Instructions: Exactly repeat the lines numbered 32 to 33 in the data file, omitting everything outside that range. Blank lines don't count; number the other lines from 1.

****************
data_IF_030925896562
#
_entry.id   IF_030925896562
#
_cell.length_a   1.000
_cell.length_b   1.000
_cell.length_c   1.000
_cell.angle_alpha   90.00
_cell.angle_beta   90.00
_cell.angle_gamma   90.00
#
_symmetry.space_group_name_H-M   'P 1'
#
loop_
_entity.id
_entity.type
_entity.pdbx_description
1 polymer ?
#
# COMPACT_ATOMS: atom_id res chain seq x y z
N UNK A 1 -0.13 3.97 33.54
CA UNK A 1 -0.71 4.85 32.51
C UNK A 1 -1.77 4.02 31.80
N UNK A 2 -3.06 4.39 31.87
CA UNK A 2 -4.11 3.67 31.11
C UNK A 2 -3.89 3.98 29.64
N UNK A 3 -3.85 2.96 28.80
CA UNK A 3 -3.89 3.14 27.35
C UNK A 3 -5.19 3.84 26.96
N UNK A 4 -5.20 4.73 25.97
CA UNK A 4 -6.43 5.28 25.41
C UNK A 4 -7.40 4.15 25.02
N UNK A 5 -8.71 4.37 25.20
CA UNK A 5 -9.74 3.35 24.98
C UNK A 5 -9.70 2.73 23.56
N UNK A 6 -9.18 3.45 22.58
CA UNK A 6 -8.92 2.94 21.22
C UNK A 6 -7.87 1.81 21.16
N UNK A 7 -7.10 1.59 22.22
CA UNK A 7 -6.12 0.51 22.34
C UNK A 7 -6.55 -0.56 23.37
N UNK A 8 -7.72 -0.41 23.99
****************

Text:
C UNK A 4 -7.40 4.15 25.02
N UNK A 5 -8.71 4.37 25.20